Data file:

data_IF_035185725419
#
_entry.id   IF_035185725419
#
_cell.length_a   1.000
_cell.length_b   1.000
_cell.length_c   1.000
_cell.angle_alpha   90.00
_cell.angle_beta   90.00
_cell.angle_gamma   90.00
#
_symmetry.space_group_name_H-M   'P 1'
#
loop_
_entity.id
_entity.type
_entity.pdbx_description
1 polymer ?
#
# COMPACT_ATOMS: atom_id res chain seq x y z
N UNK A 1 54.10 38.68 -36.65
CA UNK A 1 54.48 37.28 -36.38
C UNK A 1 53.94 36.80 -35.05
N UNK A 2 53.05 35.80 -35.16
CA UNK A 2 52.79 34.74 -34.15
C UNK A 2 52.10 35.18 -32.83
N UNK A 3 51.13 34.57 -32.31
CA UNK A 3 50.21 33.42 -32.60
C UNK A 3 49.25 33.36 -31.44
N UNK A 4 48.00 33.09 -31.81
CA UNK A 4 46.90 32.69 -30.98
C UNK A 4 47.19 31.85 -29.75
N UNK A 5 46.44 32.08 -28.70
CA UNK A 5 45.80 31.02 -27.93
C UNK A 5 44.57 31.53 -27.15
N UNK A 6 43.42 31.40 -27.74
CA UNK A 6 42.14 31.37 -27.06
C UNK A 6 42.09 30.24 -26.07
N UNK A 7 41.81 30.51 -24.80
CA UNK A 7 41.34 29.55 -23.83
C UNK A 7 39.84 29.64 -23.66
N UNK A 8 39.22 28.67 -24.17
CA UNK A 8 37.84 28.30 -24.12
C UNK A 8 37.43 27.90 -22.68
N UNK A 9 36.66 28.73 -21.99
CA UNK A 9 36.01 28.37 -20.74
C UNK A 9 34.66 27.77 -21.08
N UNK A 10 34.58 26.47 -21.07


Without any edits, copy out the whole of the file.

data_IF_035185725419
#
_entry.id   IF_035185725419
#
_cell.length_a   1.000
_cell.length_b   1.000
_cell.length_c   1.000
_cell.angle_alpha   90.00
_cell.angle_beta   90.00
_cell.angle_gamma   90.00
#
_symmetry.space_group_name_H-M   'P 1'
#
loop_
_entity.id
_entity.type
_entity.pdbx_description
1 polymer ?
#
# COMPACT_ATOMS: atom_id res chain seq x y z
N UNK A 1 54.10 38.68 -36.65
CA UNK A 1 54.48 37.28 -36.38
C UNK A 1 53.94 36.80 -35.05
N UNK A 2 53.05 35.80 -35.16
CA UNK A 2 52.79 34.74 -34.15
C UNK A 2 52.10 35.18 -32.83
N UNK A 3 51.13 34.57 -32.31
CA UNK A 3 50.21 33.42 -32.60
C UNK A 3 49.25 33.36 -31.44
N UNK A 4 48.00 33.09 -31.81
CA UNK A 4 46.90 32.69 -30.98
C UNK A 4 47.19 31.85 -29.75
N UNK A 5 46.44 32.08 -28.70
CA UNK A 5 45.80 31.02 -27.93
C UNK A 5 44.57 31.53 -27.15
N UNK A 6 43.42 31.40 -27.74
CA UNK A 6 42.14 31.37 -27.06
C UNK A 6 42.09 30.24 -26.07
N UNK A 7 41.81 30.51 -24.80
CA UNK A 7 41.34 29.55 -23.83
C UNK A 7 39.84 29.64 -23.66
N UNK A 8 39.22 28.67 -24.17
CA UNK A 8 37.84 28.30 -24.12
C UNK A 8 37.43 27.90 -22.68
N UNK A 9 36.66 28.73 -21.99
CA UNK A 9 36.01 28.37 -20.74
C UNK A 9 34.66 27.77 -21.08
N UNK A 10 34.58 26.47 -21.07